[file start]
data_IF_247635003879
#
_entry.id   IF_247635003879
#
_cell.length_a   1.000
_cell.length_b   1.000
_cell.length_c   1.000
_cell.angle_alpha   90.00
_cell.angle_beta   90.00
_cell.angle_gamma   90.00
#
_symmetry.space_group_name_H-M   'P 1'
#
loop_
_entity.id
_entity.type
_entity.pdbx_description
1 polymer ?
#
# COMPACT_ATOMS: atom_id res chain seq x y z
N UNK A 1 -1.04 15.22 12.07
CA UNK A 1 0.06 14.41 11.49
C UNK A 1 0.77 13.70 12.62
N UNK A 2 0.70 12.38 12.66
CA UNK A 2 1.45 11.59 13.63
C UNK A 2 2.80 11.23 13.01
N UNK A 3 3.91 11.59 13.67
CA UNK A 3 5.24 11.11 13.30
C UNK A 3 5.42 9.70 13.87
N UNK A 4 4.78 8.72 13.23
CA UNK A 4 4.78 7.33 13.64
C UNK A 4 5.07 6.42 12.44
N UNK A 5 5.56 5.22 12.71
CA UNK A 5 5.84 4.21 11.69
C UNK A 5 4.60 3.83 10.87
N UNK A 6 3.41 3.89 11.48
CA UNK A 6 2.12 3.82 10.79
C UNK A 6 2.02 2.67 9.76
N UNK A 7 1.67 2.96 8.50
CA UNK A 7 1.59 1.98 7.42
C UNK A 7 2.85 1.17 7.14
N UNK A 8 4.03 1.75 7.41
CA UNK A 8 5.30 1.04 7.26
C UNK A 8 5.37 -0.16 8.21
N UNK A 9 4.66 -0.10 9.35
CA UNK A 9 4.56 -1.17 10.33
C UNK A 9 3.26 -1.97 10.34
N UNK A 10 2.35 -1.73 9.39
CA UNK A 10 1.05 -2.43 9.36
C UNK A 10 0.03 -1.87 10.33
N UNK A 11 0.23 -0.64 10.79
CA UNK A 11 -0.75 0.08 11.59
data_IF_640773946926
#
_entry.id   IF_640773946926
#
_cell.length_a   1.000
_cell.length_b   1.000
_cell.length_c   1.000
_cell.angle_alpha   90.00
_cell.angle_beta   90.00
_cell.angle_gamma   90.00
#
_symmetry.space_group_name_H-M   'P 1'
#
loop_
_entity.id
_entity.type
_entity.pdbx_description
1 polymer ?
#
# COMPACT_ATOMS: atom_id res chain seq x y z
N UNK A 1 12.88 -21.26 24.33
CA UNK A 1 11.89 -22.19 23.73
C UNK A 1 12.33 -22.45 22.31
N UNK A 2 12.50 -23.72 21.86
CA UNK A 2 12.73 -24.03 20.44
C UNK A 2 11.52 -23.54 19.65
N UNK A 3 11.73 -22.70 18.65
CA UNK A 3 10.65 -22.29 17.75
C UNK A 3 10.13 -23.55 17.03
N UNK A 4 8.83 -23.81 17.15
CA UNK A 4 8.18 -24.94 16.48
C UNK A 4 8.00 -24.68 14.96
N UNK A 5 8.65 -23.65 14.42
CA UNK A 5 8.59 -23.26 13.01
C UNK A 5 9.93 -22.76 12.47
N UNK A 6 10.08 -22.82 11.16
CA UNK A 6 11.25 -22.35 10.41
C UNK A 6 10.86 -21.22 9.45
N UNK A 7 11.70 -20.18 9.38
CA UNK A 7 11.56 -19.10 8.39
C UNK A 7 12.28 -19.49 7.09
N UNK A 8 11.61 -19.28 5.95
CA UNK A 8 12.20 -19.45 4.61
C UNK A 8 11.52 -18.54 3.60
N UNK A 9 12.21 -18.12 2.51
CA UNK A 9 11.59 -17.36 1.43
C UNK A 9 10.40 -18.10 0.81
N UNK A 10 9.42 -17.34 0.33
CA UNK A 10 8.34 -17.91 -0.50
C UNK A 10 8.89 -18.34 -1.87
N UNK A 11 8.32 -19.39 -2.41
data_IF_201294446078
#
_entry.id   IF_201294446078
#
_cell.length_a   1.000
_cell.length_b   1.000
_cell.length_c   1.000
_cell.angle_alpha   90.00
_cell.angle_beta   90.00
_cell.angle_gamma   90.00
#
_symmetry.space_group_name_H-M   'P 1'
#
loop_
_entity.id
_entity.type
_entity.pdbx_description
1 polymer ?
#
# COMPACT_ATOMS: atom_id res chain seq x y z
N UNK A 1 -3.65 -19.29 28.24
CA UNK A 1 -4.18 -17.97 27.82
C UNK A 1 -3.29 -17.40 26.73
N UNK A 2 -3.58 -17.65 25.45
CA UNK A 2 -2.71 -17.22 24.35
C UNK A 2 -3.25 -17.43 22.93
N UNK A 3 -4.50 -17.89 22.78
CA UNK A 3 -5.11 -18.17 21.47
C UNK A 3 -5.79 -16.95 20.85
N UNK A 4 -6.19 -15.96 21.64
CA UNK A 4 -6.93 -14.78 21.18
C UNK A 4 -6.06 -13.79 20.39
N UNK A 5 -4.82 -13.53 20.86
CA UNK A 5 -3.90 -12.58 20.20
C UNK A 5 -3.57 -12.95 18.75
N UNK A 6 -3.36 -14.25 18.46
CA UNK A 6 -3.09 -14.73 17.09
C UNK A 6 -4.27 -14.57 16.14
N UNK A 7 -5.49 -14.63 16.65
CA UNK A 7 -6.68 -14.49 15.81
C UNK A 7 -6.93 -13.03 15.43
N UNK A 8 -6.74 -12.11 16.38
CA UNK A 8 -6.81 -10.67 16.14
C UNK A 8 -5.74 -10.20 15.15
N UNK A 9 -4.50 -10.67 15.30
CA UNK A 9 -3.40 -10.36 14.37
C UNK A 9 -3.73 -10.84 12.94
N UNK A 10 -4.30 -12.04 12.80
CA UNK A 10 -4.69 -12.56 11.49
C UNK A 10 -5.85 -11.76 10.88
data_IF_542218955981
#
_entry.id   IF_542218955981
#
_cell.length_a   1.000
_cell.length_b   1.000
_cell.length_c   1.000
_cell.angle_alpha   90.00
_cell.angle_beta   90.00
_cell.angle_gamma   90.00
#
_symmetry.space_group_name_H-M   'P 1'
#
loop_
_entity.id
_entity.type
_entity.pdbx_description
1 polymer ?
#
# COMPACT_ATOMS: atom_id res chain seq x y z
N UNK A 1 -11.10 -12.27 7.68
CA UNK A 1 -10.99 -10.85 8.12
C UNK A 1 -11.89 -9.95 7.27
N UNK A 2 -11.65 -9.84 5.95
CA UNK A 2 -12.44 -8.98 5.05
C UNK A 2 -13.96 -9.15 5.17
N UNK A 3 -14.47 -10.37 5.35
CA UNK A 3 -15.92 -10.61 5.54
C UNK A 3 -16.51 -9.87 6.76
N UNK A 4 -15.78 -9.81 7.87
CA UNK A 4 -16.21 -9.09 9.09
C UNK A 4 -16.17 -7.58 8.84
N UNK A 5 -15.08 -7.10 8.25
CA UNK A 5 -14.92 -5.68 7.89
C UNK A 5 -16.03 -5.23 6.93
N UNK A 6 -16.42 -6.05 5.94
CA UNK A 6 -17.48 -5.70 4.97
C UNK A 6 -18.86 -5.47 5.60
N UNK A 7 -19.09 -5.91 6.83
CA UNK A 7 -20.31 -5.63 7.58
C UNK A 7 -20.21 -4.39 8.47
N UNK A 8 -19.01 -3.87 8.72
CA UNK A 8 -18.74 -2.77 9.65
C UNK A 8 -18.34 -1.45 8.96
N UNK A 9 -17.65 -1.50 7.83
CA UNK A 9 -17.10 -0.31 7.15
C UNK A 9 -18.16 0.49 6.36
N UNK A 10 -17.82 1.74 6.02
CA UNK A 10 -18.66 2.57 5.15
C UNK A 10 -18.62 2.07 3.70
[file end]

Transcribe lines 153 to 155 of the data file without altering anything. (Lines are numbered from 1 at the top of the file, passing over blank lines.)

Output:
C UNK A 10 -5.85 -11.76 10.88
data_IF_542218955981
#